Born in Rome on 14 November 1852, Antonio Mancini moved to Naples with his family in 1865 where he studied at the school run by the priests of the Girolamini Oratory and attended evening courses at the Church of San Domenico Maggiore. In June of that year he began studies at the Istituto di Belle Arti. Here Mancini followed courses in painting given by Domenico Morelli, who encouraged him to study the Neapolitan and Dutch old masters of the seventeenth century, from whom Mancini drew inspiration to feed his studies in the depiction of light. In 1871, Mancini met Count Albert Cahen of Anversa, his first patron and collector, who helped him sell his first paintings in Paris with a display in the window of Alphonse Portier, owner of an antiques and art shop on Rue de La Rochefoucauld. Amongst these works is L’écolier portant ses livres that the dealer, Adolphe Goupil acquired in 1872. He had to wait for the artist to move to Paris in April 1875 to reach a commercial arrangement, signed on 18 July, that foresaw his return to Italy so as to preserve the fundamental elements of his poetic expression. In the first days of September, Mancini had returned to Naples where he immediately set himself to work. A month later, the inventories at Goupil record the acquisition of a significant number of his paintings. Despite the challenges and frustrations of living a life with very little money, even during his second Paris visit (1877-1878) the artist continued to work for Goupil, to whom he entrusted his more serene works, compared to those Neapolitan ‘dramas’ of his previous period. In these later works, the human aspect is cultivated less in a sentimental construct and more in its plastic strengths; form begins to dissolve away, sparking Mancini’s work on colour that will take the artist towards those explosive compositions of his mature period. In May 1878, he decided to return indefinitely to Italy, but not before completing his undeniable masterpiece, Acrobat with violin. In the following years he executed other important works like Coral sculptorPawn shop, and For sale! (all from 1878), as well as a series of landscapes, mostly on wooden board, recalling especially his experience in Paris, like the enchanting Villa Comunale, Naples (1880). In 1881, following a series of severe nervous breakdowns, Mancini spent time in a psychiatric institution where he painted some of his most intense and dramatic self portraits; two years later he moved to Rome thanks to his friendship with the Marchese Capranica del Grillo. He would later, in 1892, paint her portrait, now held in the National Gallery in London. It was to London that the artist carried out two important visits (one in 1901-1902 and another in 1907-1908) where he was a guest of the painter, John Singer Sargent – who helped introduce him to the English art market – soon convinced of his extraordinary talents in portraiture. Between these extended visits, in 1904, Mancini exhibited at the Düsseldorf International, the Saint Louis Universal, at the Italian Exhibition in London, and participated in the Rome International Exhibition with My father with birds. In 1905, at the ‘International’ in Monaco, he received the coveted gold medal for Portrait of Mrs Pantaleoni (1904), and presented his Portrait of father at the VI Venice Biennale. After several visits to Belgium and Holland – where one of his first patrons, the painter Mesdag lived – in 1908 he began an intense collaboration with the German art dealer, Otto Messinger. In 1911 he signed a contract with the wealthy French industrialist, Fernand Du Chêne De Vère, who received Mancini in his Frascati home until 1918, when the artist decided to move to Rome to live with his nephew. Here he continued to dedicate himself tirelessly to his work, characterised in this final period by a refined interest in the plastic definition of figures.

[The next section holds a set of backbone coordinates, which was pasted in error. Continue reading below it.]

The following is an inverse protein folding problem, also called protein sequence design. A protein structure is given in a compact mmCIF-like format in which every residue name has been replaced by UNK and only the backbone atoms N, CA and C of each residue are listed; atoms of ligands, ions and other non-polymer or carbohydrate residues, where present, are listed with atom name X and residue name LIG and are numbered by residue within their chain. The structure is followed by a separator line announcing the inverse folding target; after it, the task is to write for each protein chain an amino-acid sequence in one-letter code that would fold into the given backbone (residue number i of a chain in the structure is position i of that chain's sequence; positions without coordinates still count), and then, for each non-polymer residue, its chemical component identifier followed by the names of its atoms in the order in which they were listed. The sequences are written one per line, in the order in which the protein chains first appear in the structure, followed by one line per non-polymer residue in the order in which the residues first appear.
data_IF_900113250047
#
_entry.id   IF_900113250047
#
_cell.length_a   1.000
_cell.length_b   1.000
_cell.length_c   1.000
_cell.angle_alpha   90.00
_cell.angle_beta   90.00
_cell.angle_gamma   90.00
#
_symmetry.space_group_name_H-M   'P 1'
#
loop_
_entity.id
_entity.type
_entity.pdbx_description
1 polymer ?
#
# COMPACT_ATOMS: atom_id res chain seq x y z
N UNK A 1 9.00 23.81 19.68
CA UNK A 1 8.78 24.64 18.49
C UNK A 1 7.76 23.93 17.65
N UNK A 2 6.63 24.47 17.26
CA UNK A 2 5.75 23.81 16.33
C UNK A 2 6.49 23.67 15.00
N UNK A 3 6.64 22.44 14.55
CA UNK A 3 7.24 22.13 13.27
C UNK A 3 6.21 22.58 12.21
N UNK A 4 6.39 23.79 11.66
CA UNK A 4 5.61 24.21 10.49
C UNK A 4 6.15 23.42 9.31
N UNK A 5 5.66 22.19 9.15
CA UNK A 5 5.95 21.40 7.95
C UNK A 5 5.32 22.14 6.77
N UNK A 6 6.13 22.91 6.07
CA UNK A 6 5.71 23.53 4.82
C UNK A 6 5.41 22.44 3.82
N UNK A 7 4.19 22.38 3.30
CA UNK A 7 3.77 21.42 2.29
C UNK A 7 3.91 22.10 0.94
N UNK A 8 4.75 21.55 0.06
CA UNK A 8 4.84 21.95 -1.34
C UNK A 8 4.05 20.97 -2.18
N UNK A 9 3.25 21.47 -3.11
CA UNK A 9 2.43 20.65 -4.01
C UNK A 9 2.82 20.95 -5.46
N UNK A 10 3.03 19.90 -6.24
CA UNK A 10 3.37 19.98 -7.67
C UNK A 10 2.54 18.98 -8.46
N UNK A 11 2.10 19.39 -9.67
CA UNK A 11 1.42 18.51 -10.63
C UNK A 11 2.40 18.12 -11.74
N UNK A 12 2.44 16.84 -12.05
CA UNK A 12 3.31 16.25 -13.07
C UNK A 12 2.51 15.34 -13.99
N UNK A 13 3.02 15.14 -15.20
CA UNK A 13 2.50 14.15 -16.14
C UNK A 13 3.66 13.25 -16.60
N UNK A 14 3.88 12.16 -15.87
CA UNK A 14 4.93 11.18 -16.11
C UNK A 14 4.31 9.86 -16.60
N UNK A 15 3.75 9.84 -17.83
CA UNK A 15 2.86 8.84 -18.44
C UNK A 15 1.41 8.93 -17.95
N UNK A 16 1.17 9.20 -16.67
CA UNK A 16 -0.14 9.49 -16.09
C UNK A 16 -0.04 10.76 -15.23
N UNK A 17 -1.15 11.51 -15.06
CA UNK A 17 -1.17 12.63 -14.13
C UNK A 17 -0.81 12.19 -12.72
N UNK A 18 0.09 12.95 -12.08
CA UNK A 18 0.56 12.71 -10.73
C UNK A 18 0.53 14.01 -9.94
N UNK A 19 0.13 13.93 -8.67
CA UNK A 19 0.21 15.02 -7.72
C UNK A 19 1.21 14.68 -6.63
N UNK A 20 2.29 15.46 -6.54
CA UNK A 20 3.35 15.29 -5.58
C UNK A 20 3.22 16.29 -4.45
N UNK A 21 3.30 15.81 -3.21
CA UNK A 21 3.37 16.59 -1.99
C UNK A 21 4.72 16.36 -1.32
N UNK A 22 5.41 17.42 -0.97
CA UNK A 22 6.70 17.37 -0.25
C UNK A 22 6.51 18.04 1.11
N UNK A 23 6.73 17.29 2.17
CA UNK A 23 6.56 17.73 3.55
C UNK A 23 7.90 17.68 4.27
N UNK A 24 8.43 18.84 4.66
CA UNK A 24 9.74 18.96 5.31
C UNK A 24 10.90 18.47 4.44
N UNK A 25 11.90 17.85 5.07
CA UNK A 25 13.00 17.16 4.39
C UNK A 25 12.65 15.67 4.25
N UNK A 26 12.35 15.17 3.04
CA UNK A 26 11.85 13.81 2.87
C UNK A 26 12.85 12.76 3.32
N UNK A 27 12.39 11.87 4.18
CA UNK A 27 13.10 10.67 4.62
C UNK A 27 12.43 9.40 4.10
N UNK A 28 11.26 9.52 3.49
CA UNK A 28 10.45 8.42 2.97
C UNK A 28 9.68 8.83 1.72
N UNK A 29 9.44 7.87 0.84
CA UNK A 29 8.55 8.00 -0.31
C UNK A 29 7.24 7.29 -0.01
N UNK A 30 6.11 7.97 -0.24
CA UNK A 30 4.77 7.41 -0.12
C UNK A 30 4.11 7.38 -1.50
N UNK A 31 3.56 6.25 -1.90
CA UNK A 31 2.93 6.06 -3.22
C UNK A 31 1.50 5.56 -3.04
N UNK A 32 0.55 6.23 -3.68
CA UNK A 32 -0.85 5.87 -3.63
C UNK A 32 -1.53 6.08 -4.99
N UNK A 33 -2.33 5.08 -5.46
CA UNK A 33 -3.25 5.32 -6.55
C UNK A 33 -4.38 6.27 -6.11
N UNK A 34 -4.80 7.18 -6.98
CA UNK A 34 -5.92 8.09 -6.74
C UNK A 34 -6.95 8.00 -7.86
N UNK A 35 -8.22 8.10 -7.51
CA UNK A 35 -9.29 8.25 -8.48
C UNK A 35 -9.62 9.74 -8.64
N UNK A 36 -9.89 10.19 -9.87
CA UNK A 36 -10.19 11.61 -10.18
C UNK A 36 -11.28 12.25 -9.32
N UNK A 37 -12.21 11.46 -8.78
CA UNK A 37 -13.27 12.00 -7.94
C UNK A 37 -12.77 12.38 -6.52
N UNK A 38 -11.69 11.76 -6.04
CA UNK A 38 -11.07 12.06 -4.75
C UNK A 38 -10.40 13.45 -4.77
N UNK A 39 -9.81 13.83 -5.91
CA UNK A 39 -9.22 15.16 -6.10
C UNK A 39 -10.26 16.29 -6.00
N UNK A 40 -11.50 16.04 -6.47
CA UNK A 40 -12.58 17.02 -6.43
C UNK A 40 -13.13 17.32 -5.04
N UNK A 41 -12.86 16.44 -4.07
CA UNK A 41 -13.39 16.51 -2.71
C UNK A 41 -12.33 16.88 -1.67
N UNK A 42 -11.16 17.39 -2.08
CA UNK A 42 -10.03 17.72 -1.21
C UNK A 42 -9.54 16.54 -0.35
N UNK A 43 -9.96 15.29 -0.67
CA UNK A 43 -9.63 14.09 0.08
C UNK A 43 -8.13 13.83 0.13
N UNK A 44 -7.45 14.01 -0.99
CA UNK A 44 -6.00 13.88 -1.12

Nominated to the Italian Academy in 1929, he died in Rome the year after, on 28 December.